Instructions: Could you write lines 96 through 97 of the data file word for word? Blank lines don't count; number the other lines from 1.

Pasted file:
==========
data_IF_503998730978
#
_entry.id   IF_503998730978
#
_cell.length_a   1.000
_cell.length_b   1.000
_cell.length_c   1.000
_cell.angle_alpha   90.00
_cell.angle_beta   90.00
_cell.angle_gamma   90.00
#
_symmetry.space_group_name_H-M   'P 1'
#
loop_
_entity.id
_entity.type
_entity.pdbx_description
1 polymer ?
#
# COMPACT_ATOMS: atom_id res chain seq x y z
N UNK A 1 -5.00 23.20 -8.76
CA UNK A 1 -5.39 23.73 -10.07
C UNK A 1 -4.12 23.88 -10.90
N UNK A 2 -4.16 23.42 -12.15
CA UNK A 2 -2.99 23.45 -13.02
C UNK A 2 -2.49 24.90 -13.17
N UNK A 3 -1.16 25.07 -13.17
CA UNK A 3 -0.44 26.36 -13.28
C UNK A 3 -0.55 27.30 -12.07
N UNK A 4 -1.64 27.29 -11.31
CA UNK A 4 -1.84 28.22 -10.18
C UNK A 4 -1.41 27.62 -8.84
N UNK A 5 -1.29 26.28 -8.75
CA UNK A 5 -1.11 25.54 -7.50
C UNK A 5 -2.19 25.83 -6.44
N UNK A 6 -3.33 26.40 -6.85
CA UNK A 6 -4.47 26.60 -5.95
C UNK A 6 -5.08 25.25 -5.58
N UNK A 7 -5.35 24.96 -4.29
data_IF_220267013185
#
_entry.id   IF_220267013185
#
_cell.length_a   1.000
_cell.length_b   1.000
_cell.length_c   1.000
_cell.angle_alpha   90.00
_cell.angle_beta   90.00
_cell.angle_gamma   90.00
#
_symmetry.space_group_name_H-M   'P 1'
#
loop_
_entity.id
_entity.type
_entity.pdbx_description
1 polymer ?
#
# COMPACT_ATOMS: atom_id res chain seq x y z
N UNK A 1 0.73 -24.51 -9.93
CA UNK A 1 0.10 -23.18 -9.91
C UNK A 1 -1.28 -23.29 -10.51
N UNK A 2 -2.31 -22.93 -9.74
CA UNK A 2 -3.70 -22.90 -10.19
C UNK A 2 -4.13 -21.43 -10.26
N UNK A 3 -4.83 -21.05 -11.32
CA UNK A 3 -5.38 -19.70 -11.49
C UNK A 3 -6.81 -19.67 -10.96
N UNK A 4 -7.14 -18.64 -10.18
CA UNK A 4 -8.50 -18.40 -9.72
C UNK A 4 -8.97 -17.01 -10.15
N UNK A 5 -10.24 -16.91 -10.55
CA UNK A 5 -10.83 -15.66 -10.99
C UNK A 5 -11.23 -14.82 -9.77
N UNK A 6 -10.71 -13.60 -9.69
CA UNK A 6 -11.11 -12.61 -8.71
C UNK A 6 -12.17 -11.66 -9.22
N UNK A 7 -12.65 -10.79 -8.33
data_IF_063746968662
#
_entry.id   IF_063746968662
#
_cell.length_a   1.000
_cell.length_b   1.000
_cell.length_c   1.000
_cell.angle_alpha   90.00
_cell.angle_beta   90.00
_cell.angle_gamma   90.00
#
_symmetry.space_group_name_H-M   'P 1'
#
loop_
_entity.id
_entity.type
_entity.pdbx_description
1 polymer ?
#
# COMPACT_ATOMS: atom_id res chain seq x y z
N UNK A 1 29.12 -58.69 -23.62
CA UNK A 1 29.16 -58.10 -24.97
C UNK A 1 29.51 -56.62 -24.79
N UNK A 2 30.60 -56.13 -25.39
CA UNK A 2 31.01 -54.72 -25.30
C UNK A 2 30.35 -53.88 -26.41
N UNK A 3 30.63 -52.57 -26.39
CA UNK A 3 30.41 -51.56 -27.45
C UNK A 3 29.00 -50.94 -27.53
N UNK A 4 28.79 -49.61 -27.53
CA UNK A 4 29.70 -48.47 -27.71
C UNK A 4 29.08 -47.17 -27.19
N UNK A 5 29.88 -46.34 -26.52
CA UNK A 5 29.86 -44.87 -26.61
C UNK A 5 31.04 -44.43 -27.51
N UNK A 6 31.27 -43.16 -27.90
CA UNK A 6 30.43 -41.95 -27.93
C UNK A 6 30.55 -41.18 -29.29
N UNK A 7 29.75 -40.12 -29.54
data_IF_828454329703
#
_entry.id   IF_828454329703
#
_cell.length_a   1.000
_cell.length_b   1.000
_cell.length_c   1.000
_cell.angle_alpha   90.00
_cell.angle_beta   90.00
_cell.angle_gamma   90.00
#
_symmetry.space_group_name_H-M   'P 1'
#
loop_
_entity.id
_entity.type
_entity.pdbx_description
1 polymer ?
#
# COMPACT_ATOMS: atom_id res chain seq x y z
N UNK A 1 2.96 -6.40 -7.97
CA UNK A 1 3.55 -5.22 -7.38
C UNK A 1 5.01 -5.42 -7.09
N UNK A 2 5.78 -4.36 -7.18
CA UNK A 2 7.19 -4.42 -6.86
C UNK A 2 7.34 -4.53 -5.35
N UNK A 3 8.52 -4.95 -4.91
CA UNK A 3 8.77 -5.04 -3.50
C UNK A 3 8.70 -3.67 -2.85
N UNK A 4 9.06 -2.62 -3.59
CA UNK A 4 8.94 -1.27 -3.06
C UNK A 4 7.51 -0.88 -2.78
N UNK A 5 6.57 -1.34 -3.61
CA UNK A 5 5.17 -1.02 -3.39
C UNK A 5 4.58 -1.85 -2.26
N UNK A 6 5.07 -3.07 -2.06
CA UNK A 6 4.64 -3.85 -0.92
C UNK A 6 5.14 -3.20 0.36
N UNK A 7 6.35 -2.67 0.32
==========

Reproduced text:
1 polymer ?
#